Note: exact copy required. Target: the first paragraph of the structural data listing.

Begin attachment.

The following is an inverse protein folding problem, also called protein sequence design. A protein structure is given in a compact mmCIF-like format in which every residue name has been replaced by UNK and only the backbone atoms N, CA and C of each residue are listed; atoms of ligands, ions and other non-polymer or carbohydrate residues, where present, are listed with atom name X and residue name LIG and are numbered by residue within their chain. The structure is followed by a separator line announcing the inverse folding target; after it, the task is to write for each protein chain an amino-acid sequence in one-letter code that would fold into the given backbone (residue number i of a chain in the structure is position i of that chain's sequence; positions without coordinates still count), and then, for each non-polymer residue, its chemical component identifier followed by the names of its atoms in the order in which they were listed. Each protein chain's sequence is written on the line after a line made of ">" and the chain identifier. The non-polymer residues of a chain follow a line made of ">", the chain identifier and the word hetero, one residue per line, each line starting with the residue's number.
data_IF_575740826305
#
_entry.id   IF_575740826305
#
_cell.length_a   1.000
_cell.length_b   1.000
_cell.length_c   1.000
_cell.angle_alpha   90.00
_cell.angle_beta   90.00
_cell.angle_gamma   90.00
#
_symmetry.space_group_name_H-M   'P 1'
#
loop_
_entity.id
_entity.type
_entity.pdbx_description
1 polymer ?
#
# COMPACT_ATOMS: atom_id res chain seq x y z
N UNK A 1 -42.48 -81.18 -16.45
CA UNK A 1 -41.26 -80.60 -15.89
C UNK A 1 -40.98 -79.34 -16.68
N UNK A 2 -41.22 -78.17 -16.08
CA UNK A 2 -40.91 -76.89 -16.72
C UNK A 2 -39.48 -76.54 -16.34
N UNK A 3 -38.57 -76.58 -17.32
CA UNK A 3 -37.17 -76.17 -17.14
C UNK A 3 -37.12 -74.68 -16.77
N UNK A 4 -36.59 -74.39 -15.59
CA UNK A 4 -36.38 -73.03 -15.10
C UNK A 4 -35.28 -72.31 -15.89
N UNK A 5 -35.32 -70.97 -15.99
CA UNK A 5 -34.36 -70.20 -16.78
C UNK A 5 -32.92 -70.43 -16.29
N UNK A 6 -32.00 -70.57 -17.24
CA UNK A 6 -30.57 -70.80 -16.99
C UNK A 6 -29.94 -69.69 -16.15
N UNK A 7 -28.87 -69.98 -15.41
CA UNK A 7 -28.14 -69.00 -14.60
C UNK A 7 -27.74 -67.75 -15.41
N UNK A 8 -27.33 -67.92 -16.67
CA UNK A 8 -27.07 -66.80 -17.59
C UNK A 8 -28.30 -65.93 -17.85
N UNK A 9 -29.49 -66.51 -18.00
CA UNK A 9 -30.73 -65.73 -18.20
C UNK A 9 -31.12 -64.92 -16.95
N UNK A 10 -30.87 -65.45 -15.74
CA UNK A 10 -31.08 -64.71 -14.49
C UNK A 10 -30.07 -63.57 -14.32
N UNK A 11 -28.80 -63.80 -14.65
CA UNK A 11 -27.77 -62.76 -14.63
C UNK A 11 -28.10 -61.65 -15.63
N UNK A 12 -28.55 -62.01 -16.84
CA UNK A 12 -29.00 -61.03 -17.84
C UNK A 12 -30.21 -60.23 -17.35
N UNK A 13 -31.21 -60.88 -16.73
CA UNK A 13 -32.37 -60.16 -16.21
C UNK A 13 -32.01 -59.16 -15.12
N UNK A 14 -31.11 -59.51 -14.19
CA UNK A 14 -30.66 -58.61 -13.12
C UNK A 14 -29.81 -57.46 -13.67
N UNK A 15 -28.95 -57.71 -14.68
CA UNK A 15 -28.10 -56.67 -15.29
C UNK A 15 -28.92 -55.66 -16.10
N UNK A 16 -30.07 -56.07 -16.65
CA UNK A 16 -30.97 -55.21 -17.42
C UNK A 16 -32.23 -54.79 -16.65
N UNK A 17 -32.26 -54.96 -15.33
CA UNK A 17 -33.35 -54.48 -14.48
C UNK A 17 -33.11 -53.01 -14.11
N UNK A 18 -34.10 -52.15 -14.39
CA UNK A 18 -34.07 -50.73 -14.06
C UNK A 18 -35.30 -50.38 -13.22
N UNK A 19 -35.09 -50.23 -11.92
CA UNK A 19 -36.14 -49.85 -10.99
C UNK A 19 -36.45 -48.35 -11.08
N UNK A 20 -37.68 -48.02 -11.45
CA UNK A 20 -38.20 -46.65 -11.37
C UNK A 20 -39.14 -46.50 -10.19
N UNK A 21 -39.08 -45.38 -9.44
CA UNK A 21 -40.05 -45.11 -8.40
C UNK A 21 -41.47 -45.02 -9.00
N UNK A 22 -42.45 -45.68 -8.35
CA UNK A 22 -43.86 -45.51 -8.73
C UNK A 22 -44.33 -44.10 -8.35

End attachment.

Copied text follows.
The following is an inverse protein folding problem, also called protein sequence design. A protein structure is given in a compact mmCIF-like format in which every residue name has been replaced by UNK and only the backbone atoms N, CA and C of each residue are listed; atoms of ligands, ions and other non-polymer or carbohydrate residues, where present, are listed with atom name X and residue name LIG and are numbered by residue within their chain. The structure is followed by a separator line announcing the inverse folding target; after it, the task is to write for each protein chain an amino-acid sequence in one-letter code that would fold into the given backbone (residue number i of a chain in the structure is position i of that chain's sequence; positions without coordinates still count), and then, for each non-polymer residue, its chemical component identifier followed by the names of its atoms in the order in which they were listed. Each protein chain's sequence is written on the line after a line made of ">" and the chain identifier. The non-polymer residues of a chain follow a line made of ">", the chain identifier and the word hetero, one residue per line, each line starting with the residue's number.